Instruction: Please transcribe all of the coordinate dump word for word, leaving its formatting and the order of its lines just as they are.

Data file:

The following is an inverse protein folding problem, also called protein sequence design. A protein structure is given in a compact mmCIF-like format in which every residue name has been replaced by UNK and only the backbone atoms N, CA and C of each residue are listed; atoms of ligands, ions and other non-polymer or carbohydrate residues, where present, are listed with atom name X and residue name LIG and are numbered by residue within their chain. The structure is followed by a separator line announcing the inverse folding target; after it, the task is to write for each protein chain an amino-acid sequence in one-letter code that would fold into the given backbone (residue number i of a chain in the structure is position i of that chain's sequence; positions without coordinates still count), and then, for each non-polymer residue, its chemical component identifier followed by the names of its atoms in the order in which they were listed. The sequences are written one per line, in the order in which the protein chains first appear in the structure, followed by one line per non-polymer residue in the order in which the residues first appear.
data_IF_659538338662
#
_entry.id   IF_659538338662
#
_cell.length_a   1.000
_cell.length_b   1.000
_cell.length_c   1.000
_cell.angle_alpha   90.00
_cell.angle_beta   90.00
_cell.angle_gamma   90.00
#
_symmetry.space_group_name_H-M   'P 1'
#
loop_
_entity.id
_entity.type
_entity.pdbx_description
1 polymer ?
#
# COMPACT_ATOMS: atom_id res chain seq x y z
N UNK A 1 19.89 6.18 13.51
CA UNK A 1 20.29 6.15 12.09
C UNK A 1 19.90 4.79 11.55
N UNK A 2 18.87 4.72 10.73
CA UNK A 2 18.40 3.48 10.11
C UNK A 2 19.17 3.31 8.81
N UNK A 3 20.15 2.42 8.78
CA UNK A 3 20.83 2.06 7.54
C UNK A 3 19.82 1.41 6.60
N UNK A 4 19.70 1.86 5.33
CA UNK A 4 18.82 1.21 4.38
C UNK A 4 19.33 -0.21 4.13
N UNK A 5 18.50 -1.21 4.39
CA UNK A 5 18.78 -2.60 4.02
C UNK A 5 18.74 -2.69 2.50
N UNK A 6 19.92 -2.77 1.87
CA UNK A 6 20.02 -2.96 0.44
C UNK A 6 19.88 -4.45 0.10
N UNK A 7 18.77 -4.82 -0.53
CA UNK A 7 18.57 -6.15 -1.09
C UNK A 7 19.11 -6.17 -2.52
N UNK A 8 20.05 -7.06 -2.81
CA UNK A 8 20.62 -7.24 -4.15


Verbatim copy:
The following is an inverse protein folding problem, also called protein sequence design. A protein structure is given in a compact mmCIF-like format in which every residue name has been replaced by UNK and only the backbone atoms N, CA and C of each residue are listed; atoms of ligands, ions and other non-polymer or carbohydrate residues, where present, are listed with atom name X and residue name LIG and are numbered by residue within their chain. The structure is followed by a separator line announcing the inverse folding target; after it, the task is to write for each protein chain an amino-acid sequence in one-letter code that would fold into the given backbone (residue number i of a chain in the structure is position i of that chain's sequence; positions without coordinates still count), and then, for each non-polymer residue, its chemical component identifier followed by the names of its atoms in the order in which they were listed. The sequences are written one per line, in the order in which the protein chains first appear in the structure, followed by one line per non-polymer residue in the order in which the residues first appear.
data_IF_659538338662
#
_entry.id   IF_659538338662
#
_cell.length_a   1.000
_cell.length_b   1.000
_cell.length_c   1.000
_cell.angle_alpha   90.00
_cell.angle_beta   90.00
_cell.angle_gamma   90.00
#
_symmetry.space_group_name_H-M   'P 1'
#
loop_
_entity.id
_entity.type
_entity.pdbx_description
1 polymer ?
#
# COMPACT_ATOMS: atom_id res chain seq x y z
N UNK A 1 19.89 6.18 13.51
CA UNK A 1 20.29 6.15 12.09
C UNK A 1 19.90 4.79 11.55
N UNK A 2 18.87 4.72 10.73
CA UNK A 2 18.40 3.48 10.11
C UNK A 2 19.17 3.31 8.81
N UNK A 3 20.15 2.42 8.78
CA UNK A 3 20.83 2.06 7.54
C UNK A 3 19.82 1.41 6.60
N UNK A 4 19.70 1.86 5.33
CA UNK A 4 18.82 1.21 4.38
C UNK A 4 19.33 -0.21 4.13
N UNK A 5 18.50 -1.21 4.39
CA UNK A 5 18.78 -2.60 4.02
C UNK A 5 18.74 -2.69 2.50
N UNK A 6 19.92 -2.77 1.87
CA UNK A 6 20.02 -2.96 0.44
C UNK A 6 19.88 -4.45 0.10
N UNK A 7 18.77 -4.82 -0.53
CA UNK A 7 18.57 -6.15 -1.09
C UNK A 7 19.11 -6.17 -2.52
N UNK A 8 20.05 -7.06 -2.81
CA UNK A 8 20.62 -7.24 -4.15